One of the standard presentations I give uses the poster for Coming to America, the 1988 comedy classic starring Eddie Murphy as a hapless but well meaning African prince who arrives in New York from the fictional nation of Zamunda. The Prince, though wise beyond his years, is entirely clueless of the perils and pitfalls of life in America. I use it because it’s an entry point to this conversation that everyone recognizes. Above all else it’s a good film. Or as we should say, a good movie. I was old enough to see it at the Cinema. Or rather at the movie theatre. It’s difficult to get through a single written paragraph without proving George Bernard Shaw’s view that Britain and America are two nations divided by a single language.
Mostly, this language gap is not significant. Sidewalk is a perfectly logical word for pavement. Its on the side of the road and you walk on it. Personally, I prefer zucchini to courgette, and vacations to holidays. Why would anyone want to go to a chemist, when they can go to a drug store? Although I do draw the line at sport. I’m not saying ‘soccer’ for anyone.
When it comes to business, that’s when the linguistic fun stops.
For companies embarking on an American expansion, there is a lot more to learn. One of the things I realize in conversation with my friends and colleagues outside the US is how low awareness seems to be of exactly how different America is. This is particularly true of the recruiting industry. For two countries that may seem to resemble each other quite closely from a distance in working culture, the reality is that we could barely be more different.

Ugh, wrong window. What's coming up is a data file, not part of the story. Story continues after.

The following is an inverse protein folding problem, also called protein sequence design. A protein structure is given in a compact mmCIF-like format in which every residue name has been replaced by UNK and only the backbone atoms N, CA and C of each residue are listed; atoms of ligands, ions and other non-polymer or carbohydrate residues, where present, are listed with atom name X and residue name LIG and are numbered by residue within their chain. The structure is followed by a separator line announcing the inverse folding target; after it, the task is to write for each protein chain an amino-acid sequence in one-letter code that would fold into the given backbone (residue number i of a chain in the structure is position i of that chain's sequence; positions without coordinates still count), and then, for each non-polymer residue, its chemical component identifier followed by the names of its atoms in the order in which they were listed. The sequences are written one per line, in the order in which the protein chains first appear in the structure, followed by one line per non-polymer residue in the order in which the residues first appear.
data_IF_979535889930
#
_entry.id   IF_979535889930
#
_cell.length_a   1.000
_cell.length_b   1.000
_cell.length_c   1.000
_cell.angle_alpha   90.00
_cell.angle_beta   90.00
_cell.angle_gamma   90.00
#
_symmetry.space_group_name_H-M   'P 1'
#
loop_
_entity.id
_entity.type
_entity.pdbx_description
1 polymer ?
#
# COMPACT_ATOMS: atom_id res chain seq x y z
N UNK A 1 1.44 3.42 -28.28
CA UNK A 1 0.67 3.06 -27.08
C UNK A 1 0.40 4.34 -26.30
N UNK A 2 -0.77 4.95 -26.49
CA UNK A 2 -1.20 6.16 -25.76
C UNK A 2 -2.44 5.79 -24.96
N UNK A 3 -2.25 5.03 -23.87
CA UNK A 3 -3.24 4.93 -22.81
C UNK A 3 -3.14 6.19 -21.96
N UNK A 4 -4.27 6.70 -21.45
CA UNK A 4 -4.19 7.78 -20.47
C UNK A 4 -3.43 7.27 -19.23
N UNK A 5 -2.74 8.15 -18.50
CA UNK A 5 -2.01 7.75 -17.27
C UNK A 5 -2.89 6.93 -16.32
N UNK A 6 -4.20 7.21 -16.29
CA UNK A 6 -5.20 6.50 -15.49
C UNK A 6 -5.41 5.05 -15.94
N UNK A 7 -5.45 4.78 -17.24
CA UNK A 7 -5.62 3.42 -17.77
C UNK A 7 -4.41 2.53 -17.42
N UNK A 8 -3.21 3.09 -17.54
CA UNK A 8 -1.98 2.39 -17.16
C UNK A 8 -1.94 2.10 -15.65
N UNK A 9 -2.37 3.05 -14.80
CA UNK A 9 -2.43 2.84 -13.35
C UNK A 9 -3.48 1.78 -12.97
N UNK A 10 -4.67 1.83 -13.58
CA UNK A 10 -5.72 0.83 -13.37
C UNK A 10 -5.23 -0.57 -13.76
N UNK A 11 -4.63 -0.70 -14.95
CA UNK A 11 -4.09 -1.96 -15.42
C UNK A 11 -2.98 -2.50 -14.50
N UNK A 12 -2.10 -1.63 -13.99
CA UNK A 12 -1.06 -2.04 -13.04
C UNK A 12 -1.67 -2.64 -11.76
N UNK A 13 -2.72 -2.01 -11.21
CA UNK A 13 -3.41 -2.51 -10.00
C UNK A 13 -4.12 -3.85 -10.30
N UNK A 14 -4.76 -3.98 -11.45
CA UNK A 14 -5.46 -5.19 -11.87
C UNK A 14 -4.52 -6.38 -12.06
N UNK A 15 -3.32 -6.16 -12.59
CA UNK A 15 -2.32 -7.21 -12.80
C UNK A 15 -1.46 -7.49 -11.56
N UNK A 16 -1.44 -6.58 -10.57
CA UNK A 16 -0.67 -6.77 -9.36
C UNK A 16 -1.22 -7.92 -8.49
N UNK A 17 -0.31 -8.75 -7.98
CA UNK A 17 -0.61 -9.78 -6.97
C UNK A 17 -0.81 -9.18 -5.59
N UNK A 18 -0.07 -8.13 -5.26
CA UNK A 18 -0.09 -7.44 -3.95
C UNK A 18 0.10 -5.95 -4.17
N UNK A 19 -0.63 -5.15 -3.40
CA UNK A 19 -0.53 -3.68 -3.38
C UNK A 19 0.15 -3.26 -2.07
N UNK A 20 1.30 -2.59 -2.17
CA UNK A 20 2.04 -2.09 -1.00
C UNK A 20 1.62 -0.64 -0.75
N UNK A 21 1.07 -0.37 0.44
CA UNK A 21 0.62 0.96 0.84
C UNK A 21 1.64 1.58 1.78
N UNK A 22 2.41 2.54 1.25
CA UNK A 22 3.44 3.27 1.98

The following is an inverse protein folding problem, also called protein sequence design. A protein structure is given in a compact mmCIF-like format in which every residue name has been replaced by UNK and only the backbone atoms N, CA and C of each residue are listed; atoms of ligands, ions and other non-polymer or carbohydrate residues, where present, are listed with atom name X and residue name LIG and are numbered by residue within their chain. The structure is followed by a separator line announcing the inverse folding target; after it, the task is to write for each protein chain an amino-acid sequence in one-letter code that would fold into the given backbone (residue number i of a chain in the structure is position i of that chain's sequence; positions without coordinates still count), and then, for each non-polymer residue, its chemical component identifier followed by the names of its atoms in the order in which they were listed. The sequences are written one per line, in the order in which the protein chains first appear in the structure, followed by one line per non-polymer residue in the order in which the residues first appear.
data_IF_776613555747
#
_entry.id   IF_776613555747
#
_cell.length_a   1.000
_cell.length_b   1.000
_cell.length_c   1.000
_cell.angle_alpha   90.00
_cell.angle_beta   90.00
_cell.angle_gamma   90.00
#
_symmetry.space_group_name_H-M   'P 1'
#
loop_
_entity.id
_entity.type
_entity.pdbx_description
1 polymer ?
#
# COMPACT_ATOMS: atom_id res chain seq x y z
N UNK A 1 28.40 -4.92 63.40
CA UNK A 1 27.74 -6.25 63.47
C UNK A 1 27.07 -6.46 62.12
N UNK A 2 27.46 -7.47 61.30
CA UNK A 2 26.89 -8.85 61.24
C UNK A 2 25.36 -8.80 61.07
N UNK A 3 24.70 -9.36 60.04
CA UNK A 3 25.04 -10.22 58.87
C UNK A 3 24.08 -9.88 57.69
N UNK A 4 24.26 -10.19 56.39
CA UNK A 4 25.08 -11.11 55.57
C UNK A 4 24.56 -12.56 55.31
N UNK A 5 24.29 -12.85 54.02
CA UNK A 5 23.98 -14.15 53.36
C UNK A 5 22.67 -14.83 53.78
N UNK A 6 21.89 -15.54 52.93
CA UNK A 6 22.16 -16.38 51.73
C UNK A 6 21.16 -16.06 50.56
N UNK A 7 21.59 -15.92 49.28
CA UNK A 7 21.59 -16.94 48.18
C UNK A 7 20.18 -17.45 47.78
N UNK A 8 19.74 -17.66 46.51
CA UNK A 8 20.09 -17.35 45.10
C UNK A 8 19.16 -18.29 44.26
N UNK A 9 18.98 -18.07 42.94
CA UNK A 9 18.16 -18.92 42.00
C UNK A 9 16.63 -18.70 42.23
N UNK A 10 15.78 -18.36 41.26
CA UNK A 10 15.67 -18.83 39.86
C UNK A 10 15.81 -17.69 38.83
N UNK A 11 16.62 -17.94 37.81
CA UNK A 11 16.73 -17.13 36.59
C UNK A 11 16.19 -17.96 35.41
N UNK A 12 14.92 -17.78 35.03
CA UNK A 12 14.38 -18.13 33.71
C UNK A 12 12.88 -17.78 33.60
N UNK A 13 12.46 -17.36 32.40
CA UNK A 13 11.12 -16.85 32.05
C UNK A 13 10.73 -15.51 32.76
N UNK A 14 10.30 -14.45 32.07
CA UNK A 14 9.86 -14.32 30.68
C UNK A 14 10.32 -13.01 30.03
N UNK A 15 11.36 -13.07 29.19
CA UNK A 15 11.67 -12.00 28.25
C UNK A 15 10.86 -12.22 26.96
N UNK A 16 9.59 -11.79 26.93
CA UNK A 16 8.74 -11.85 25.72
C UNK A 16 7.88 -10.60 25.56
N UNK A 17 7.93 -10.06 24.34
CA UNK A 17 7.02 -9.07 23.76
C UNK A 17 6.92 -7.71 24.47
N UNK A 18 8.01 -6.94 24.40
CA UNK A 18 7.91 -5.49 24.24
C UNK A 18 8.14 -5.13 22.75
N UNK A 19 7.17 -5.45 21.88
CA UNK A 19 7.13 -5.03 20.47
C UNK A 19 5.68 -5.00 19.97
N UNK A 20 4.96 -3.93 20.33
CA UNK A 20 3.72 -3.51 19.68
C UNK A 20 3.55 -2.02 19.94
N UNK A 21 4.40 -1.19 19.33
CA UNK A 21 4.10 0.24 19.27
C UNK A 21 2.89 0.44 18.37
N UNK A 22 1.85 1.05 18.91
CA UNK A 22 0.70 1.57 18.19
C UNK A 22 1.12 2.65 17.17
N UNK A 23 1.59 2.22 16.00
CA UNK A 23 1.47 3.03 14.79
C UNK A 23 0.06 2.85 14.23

American and European firms have worked together all over the world with stunning success. This is particularly true in the engineering field, where giant projects from power plants to high-speed rail links have required close collaboration across continents and real language barriers. But ultimately the Americans worked for American companies and the French for French companies. HR departments scurried around in the background ensuring compliance and those of us who worked on projects like these, or recruited for them, simply played our position as we always had. Nobody would believe, if they lifted the lid, exactly how differently two people who shared a cubicle space were being treated.
As you plan your move to America, you’re going to need to need to understand every varying detail of the landscape you’re moving to. Finance is a different world. Employment law is a different solar system. No business acumen, operational experience overseas or application of logic is going to help you get this right once you’re here in the US. You’re going to need people who understand the actual reality and you’re going to need them immediately.
What SBPM offers is a place to get started, and a team – immediately available to you – that can not only implement your back office set-up, but can consult with you about everything you’re planning. We can give you the guidance you need because we’ve been where you are, we’ve been here for years and we’ve learned everything about operating a staffing company in the US that you need to know.
You can make assumptions about the right way to do things but you may find yourself, like the Crown Prince of Zamunda, possessed of all the intelligence and skills required to succeed in your new environment, but hampered at every turn by a lack of local knowledge.